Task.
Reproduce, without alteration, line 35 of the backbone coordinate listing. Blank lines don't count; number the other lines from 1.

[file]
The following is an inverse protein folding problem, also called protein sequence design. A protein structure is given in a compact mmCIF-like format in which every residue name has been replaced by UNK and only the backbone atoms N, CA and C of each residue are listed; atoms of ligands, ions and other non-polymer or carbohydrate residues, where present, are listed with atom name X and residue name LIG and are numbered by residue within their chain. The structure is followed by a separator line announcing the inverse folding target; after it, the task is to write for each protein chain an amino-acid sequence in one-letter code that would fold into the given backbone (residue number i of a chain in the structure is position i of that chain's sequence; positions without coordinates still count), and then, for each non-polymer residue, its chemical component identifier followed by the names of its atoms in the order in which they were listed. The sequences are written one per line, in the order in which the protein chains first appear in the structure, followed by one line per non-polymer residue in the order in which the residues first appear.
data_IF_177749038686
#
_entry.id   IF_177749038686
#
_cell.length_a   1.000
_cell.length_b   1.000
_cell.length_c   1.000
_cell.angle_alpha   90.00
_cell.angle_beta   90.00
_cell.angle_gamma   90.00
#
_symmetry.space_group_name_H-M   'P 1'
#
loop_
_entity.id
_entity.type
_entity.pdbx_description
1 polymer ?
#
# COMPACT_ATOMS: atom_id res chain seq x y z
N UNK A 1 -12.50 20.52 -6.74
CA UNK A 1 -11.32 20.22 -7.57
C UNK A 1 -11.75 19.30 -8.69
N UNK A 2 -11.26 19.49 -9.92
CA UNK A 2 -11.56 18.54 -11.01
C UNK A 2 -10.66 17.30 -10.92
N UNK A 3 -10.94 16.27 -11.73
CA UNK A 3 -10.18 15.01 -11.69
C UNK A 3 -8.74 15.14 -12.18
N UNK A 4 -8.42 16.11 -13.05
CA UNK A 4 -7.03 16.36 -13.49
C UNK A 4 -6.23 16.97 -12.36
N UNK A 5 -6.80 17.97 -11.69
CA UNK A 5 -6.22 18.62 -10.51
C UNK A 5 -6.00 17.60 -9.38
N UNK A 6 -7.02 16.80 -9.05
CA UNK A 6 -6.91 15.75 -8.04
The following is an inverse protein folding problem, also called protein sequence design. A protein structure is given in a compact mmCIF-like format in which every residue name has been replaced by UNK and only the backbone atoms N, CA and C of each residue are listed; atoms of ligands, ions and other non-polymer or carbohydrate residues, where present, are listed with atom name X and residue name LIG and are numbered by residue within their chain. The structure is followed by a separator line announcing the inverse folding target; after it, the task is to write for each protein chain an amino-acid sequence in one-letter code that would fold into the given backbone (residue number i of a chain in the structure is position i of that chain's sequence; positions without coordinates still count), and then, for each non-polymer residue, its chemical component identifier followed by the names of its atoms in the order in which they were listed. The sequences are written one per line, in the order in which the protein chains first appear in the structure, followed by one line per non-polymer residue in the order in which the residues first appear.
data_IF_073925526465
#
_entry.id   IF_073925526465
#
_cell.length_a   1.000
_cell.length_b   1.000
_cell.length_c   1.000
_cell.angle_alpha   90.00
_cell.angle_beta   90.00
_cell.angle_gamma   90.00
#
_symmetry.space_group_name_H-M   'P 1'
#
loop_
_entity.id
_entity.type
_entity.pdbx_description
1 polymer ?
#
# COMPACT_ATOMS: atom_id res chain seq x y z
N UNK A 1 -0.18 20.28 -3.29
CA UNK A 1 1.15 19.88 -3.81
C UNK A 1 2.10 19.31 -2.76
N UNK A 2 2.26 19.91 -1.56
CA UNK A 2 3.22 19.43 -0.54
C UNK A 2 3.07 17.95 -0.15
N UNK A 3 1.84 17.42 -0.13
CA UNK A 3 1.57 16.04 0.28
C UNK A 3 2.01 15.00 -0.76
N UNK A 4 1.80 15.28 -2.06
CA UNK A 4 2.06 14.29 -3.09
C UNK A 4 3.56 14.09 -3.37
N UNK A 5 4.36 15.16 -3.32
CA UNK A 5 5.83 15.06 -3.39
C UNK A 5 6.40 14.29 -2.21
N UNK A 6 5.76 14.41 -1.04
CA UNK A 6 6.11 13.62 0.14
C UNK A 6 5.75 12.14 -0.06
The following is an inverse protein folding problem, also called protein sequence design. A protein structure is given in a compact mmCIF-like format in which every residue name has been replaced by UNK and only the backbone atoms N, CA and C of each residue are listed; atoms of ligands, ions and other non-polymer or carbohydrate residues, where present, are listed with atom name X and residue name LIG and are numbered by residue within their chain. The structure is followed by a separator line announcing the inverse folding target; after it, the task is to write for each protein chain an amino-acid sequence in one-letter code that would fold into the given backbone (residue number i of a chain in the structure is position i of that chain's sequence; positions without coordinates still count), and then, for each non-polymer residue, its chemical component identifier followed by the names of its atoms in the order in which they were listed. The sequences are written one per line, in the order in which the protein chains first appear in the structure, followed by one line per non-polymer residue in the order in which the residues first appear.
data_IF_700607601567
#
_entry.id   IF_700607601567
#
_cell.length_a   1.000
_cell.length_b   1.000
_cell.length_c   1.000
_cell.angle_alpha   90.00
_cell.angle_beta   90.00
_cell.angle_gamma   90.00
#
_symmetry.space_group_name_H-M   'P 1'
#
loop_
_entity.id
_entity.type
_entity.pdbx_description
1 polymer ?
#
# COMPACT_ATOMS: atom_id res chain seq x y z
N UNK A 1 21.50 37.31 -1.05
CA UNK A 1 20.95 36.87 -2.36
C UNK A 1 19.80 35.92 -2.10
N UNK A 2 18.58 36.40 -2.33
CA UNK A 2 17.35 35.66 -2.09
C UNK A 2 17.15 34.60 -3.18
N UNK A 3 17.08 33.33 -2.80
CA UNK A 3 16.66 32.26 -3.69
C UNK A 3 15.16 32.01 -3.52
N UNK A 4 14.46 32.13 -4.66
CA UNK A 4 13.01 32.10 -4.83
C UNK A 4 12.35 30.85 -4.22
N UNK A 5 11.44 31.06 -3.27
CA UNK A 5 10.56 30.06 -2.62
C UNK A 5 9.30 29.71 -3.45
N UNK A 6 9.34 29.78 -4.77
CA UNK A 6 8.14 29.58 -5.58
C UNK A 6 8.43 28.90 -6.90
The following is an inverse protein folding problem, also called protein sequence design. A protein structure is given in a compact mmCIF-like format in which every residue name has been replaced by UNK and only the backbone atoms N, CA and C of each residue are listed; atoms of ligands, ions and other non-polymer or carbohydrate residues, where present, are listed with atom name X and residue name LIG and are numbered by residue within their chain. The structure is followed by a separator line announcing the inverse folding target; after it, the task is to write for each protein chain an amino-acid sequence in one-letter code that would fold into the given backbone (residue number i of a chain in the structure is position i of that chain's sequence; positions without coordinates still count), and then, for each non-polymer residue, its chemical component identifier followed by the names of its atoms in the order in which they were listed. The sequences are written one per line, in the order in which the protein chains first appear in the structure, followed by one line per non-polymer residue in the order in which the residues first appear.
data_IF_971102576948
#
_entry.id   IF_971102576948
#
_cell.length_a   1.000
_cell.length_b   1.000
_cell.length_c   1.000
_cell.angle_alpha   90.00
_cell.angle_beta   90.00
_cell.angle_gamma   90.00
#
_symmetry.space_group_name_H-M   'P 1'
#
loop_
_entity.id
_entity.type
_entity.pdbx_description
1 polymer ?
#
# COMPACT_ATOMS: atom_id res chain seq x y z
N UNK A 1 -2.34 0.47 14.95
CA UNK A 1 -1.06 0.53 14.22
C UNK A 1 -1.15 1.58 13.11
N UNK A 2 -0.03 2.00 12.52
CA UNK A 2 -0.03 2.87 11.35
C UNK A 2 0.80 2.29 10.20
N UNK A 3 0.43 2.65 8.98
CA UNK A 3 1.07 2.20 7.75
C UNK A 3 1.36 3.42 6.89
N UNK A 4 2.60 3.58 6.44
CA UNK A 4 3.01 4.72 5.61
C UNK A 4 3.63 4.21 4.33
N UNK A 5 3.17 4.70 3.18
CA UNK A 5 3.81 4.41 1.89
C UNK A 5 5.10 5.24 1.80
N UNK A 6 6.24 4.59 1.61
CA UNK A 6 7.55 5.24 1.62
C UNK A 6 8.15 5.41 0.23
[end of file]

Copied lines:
CA UNK A 5 -6.22 18.62 -10.51